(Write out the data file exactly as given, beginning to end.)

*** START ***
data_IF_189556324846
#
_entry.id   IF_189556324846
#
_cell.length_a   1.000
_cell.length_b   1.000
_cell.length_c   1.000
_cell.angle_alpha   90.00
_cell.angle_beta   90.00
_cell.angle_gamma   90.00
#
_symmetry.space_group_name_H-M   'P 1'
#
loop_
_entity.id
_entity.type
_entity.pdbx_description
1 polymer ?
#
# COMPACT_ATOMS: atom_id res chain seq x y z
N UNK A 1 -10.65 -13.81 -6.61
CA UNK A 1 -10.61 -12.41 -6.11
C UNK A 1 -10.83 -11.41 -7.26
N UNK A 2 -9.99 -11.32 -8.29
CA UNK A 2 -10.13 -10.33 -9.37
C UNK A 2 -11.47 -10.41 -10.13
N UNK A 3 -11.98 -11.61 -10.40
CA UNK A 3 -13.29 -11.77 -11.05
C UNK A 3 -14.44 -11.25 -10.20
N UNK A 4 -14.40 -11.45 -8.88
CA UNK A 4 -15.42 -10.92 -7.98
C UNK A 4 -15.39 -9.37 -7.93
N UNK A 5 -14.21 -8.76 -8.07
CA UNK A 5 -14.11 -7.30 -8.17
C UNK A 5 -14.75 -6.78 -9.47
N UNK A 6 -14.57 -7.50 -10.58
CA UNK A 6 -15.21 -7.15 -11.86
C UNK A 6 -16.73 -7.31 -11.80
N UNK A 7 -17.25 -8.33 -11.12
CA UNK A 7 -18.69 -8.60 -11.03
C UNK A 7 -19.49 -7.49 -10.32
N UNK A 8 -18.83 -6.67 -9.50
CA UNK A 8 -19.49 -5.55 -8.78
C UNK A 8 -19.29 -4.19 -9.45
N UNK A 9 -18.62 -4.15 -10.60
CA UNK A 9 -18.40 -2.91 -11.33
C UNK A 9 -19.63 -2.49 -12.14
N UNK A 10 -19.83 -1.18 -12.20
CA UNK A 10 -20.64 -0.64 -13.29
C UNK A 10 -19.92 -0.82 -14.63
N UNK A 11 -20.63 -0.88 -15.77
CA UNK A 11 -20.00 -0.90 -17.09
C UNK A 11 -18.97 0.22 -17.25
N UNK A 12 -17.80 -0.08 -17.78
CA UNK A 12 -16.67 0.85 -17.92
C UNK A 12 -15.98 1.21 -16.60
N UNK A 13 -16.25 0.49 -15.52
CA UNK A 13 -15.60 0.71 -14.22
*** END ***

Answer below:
data_IF_189556324846
#
_entry.id   IF_189556324846
#
_cell.length_a   1.000
_cell.length_b   1.000
_cell.length_c   1.000
_cell.angle_alpha   90.00
_cell.angle_beta   90.00
_cell.angle_gamma   90.00
#
_symmetry.space_group_name_H-M   'P 1'
#
loop_
_entity.id
_entity.type
_entity.pdbx_description
1 polymer ?
#
# COMPACT_ATOMS: atom_id res chain seq x y z
N UNK A 1 -10.65 -13.81 -6.61
CA UNK A 1 -10.61 -12.41 -6.11
C UNK A 1 -10.83 -11.41 -7.26
N UNK A 2 -9.99 -11.32 -8.29
CA UNK A 2 -10.13 -10.33 -9.37
C UNK A 2 -11.47 -10.41 -10.13
N UNK A 3 -11.98 -11.61 -10.40
CA UNK A 3 -13.29 -11.77 -11.05
C UNK A 3 -14.44 -11.25 -10.20
N UNK A 4 -14.40 -11.45 -8.88
CA UNK A 4 -15.42 -10.92 -7.98
C UNK A 4 -15.39 -9.37 -7.93
N UNK A 5 -14.21 -8.76 -8.07
CA UNK A 5 -14.11 -7.30 -8.17
C UNK A 5 -14.75 -6.78 -9.47
N UNK A 6 -14.57 -7.50 -10.58
CA UNK A 6 -15.21 -7.15 -11.86
C UNK A 6 -16.73 -7.31 -11.80
N UNK A 7 -17.25 -8.33 -11.12
CA UNK A 7 -18.69 -8.60 -11.03
C UNK A 7 -19.49 -7.49 -10.32
N UNK A 8 -18.83 -6.67 -9.50
CA UNK A 8 -19.49 -5.55 -8.78
C UNK A 8 -19.29 -4.19 -9.45
N UNK A 9 -18.62 -4.15 -10.60
CA UNK A 9 -18.40 -2.91 -11.33
C UNK A 9 -19.63 -2.49 -12.14
N UNK A 10 -19.83 -1.18 -12.20
CA UNK A 10 -20.64 -0.64 -13.29
C UNK A 10 -19.92 -0.82 -14.63
N UNK A 11 -20.63 -0.88 -15.77
CA UNK A 11 -20.00 -0.90 -17.09
C UNK A 11 -18.97 0.22 -17.25
N UNK A 12 -17.80 -0.08 -17.78
CA UNK A 12 -16.67 0.85 -17.92
C UNK A 12 -15.98 1.21 -16.60
N UNK A 13 -16.25 0.49 -15.52
CA UNK A 13 -15.60 0.71 -14.22